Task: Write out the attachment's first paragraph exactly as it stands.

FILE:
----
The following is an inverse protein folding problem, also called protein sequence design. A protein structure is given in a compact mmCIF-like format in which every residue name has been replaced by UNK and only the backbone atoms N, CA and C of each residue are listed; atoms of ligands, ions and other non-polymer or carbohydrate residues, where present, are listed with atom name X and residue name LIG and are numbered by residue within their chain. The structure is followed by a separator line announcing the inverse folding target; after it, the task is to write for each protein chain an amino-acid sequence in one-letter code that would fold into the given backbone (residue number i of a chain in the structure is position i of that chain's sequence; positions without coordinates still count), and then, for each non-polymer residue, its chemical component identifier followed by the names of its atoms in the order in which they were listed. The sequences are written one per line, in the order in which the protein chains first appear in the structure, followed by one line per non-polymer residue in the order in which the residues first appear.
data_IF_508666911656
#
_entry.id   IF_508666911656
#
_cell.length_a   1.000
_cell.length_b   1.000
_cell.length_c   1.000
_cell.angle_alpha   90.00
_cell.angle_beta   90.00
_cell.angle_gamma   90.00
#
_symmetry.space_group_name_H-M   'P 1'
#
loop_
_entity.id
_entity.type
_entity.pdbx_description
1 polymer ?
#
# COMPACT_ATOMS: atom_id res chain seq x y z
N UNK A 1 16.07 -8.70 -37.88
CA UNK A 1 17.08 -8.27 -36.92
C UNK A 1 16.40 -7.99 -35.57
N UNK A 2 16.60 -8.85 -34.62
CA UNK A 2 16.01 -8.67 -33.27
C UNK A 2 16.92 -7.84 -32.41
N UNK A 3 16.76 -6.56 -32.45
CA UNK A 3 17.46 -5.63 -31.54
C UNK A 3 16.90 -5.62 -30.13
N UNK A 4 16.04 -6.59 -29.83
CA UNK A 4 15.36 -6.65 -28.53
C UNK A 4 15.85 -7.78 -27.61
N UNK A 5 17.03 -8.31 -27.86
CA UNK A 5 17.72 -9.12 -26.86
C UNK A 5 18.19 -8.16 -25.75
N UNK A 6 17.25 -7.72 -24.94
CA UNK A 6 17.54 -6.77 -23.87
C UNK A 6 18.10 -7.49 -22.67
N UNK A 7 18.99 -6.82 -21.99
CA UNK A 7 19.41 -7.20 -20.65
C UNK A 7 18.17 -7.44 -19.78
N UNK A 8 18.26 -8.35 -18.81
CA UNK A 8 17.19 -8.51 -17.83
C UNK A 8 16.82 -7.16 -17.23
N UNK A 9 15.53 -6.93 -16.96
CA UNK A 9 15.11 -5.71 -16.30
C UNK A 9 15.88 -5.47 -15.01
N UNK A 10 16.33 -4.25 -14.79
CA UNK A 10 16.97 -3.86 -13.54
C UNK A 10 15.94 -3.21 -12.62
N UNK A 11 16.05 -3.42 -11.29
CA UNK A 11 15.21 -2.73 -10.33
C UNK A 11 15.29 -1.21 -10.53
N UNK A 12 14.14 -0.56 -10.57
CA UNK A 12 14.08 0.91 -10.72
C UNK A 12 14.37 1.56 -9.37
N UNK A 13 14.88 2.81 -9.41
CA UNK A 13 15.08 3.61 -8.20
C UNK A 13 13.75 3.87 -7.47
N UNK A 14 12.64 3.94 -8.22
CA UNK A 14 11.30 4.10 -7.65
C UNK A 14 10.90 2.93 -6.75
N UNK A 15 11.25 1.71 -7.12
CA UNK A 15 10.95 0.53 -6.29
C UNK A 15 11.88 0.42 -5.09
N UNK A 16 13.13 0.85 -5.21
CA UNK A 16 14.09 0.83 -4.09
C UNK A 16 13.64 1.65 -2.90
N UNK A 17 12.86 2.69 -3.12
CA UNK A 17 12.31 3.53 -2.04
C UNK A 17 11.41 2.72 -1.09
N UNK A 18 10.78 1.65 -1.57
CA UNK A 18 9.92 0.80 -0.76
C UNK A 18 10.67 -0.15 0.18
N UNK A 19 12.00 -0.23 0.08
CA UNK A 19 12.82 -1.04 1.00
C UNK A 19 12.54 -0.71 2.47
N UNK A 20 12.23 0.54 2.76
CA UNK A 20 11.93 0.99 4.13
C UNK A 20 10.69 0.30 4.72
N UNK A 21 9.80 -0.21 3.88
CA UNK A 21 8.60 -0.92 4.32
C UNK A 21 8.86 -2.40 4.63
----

The following is an inverse protein folding problem, also called protein sequence design. A protein structure is given in a compact mmCIF-like format in which every residue name has been replaced by UNK and only the backbone atoms N, CA and C of each residue are listed; atoms of ligands, ions and other non-polymer or carbohydrate residues, where present, are listed with atom name X and residue name LIG and are numbered by residue within their chain. The structure is followed by a separator line announcing the inverse folding target; after it, the task is to write for each protein chain an amino-acid sequence in one-letter code that would fold into the given backbone (residue number i of a chain in the structure is position i of that chain's sequence; positions without coordinates still count), and then, for each non-polymer residue, its chemical component identifier followed by the names of its atoms in the order in which they were listed. The sequences are written one per line, in the order in which the protein chains first appear in the structure, followed by one line per non-polymer residue in the order in which the residues first appear.